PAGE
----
.

Velvet Revolver Dive Deeper

Rock supergroup channel "different grooves" for "Libertad"

April 18, 2006 4:57 PM ET

Velvet Revolver are in the mood to experiment these days, as they dive into pre-production for the follow-up to their 2004 multiplatinum debut, Contraband. The band's branching out more than ever on the new album, tentatively titled Libertide.

"The first one was definitely a rocking, punky, bashing record. We really want to make a deeper album this time," drummer Matt Sorum says of the rock supergroup -- also featuring former Guns N' Roses vets Slash and Duff McKagan, and fronted by former Stone Temple Pilots' singer Scott Weiland. "The other record was more of a collaboration -- now we want to see what everyone brings to the table on their own. It's cool when people come in with an idea without the usual collaborators, 'cause it can totally spark."

Sorum adds that he and McKagan have been going off on their own, "writing a lot of riffs on the road, messing around with all kinds of different grooves, listening to Prince, tripping on stuff." Adding to the funk is hip-hop super producer Pharrell Williams, recently signed on to work on the release.

Weiland thinks the diverse sounds are starting to come together. "It's going great," he says. "We have about fifty songs. We have to whittle it down, record twenty and then pick about sixteen." But with all the creative decisions left, Sorum thinks new music will hit radio "by the end of the summer."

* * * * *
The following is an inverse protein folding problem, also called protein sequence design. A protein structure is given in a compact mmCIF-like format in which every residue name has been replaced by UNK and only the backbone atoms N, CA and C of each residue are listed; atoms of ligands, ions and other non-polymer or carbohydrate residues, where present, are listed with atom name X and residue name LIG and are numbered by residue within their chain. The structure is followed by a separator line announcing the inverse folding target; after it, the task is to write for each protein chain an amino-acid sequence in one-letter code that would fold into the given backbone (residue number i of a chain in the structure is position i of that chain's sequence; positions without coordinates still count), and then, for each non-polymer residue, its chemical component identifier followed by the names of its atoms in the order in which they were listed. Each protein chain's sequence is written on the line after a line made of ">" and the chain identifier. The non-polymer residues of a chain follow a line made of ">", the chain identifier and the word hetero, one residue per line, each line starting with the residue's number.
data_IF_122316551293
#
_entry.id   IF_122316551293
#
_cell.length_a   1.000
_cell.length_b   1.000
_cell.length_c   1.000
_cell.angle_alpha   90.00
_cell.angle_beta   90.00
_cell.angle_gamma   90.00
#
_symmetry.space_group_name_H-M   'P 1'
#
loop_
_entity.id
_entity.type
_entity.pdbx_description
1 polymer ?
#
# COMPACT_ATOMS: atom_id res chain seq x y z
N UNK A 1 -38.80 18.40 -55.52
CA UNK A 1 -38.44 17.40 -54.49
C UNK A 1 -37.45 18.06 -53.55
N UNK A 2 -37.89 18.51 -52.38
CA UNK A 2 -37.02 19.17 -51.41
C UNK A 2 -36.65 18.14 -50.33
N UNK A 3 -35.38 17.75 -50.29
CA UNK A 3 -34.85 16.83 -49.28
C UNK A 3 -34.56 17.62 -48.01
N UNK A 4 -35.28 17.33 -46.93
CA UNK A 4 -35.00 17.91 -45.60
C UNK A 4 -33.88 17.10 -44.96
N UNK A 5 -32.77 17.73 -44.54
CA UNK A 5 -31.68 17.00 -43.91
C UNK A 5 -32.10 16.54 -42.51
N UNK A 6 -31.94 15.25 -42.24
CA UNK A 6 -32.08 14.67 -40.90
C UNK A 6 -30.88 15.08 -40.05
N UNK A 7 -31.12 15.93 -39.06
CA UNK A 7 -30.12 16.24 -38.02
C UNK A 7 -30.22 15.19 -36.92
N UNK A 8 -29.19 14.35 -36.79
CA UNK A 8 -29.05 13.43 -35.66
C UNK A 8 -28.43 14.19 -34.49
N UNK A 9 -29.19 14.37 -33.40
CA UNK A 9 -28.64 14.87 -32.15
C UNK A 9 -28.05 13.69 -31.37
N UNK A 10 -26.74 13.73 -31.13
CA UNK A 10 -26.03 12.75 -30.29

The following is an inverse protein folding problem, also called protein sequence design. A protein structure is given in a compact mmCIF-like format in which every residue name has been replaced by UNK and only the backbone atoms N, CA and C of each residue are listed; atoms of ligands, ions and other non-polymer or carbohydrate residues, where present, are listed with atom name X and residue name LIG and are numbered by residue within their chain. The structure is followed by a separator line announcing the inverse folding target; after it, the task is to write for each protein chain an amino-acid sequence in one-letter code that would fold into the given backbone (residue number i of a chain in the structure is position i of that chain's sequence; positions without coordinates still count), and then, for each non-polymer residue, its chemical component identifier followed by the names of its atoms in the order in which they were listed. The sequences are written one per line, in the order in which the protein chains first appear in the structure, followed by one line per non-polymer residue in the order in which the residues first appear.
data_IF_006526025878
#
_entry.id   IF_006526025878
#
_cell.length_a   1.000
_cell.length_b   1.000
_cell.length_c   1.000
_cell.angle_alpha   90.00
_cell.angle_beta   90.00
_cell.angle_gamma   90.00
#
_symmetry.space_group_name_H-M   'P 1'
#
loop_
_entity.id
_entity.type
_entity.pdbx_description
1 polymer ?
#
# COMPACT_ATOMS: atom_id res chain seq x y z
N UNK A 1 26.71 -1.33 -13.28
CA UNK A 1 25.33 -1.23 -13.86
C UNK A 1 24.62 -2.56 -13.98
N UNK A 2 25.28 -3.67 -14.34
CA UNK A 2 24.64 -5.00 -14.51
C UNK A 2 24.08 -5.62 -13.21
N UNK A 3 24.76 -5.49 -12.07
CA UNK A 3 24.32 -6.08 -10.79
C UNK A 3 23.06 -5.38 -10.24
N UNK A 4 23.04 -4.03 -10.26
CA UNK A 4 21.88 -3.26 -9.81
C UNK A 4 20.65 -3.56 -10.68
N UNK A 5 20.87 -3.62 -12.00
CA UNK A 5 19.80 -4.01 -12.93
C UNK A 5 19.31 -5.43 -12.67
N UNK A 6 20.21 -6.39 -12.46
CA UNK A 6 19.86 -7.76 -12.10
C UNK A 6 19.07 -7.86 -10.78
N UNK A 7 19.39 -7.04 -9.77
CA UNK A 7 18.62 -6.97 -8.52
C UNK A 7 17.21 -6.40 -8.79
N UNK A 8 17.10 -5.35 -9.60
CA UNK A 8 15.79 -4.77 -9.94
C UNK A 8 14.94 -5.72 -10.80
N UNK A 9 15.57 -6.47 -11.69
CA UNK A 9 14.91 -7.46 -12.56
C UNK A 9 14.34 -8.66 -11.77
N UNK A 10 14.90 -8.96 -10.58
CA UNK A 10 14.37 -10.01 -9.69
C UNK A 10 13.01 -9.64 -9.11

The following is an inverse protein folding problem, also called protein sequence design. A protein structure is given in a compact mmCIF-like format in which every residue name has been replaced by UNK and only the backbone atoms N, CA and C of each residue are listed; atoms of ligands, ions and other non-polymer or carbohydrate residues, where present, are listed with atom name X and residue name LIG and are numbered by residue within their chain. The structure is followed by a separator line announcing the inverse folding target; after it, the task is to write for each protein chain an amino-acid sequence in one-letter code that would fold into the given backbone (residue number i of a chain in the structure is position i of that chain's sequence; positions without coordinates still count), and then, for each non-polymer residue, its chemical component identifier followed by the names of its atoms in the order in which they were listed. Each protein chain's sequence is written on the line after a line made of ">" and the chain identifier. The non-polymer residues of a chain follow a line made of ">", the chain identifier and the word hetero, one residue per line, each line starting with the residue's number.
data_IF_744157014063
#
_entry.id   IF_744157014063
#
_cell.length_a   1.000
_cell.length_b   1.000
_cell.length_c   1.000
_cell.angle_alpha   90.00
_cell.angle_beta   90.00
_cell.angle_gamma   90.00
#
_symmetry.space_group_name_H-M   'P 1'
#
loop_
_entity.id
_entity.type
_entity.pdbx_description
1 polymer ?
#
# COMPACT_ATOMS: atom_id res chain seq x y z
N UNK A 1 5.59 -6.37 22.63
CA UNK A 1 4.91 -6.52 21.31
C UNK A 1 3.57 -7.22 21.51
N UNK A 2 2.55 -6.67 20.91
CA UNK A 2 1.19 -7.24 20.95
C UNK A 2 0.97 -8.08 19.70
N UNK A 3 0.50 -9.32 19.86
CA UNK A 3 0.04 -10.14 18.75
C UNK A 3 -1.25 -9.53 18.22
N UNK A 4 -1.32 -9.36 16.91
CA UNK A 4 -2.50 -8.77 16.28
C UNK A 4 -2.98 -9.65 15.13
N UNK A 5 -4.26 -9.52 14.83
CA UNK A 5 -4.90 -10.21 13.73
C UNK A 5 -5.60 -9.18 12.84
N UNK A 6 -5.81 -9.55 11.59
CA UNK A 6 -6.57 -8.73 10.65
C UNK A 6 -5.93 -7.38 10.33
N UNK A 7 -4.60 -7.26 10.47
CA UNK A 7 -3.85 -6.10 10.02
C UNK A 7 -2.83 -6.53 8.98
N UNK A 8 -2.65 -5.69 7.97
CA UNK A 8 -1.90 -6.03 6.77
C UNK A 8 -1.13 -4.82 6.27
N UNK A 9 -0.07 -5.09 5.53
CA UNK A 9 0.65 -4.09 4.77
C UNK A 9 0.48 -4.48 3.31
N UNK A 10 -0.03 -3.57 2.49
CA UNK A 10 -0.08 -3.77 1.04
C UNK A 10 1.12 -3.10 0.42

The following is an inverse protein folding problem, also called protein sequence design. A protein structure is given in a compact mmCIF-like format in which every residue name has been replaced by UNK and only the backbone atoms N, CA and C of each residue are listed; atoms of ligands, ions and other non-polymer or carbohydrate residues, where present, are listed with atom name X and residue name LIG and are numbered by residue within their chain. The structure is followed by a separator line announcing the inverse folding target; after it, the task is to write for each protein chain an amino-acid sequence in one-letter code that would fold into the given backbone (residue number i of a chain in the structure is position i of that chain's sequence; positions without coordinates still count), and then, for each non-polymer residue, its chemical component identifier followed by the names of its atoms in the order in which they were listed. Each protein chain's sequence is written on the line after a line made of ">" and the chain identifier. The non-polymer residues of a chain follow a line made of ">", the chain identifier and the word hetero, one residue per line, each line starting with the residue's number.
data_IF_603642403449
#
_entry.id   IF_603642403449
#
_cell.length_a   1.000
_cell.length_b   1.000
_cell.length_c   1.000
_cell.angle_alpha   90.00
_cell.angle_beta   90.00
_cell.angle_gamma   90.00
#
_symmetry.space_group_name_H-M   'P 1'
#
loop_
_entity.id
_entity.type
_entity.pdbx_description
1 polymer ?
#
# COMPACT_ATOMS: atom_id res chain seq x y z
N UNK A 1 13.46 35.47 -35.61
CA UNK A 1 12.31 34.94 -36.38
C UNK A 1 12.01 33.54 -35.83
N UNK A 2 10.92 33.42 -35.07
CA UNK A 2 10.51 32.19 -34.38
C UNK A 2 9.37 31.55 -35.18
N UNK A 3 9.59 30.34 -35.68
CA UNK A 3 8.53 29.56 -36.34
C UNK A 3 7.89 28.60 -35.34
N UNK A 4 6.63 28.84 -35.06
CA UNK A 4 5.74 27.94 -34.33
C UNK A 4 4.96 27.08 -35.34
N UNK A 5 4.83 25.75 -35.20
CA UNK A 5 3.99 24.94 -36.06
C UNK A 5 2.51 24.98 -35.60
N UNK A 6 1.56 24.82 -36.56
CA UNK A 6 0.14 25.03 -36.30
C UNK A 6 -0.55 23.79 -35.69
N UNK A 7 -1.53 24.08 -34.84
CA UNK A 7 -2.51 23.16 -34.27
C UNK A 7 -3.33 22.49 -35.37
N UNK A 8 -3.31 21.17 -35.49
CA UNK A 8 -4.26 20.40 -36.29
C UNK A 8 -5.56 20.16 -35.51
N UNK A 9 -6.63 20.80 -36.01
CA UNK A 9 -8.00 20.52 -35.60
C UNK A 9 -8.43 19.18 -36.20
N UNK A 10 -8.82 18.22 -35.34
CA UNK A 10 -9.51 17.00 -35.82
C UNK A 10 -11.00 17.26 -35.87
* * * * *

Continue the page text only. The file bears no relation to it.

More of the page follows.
Meanwhile, Weiland, who was cleared last summer on drug charges stemming from a 2003 arrest after completing a required rehab program, is also teaming with Pharrell for a track called "Happy," set to appear in his next solo album. The embattled rocker also recently inked a deal with Scribner to publish a memoir, Desperation No. 5, that chronicles his rise to rock stardom, his struggle with drugs and his newfound sobriety, due in 2007.

To read the new issue of Rolling Stone online, plus the entire RS archive: Click Here

prev
Music Main Next
Daily Newsletter

Get the latest RS news in your inbox.

Sign up to receive the Rolling Stone newsletter and special offers from RS and its
marketing partners.

X

We may use your e-mail address to send you the newsletter and offers that may interest you, on behalf of Rolling Stone and its partners. For more information please read our Privacy Policy.

Song Stories

“American Girl”

Tom Petty and the Heartbreakers | 1976

It turns out that a single with "American" in its title--recorded on the Fourth of July during the nation's Bicentennial, no less--can actually sell better in Britain. Coupled with the Heartbreakers' flair for Byrds jangle and Animals hooks, though, is Tom Petty's native-Florida drawl that keeps this classic grounded at home. Petty dispelled rumors that the song was about a suicidal student, explaining that the inspiration came from when he was 25 and used to salute the highway traffic outside his apartment window. "It sounded like the ocean to me," he recalled. "That was my ocean. My Malibu. Where I heard the waves crash, but it was just the cars going by."

More Song Stories entries »
 
www.expandtheroom.com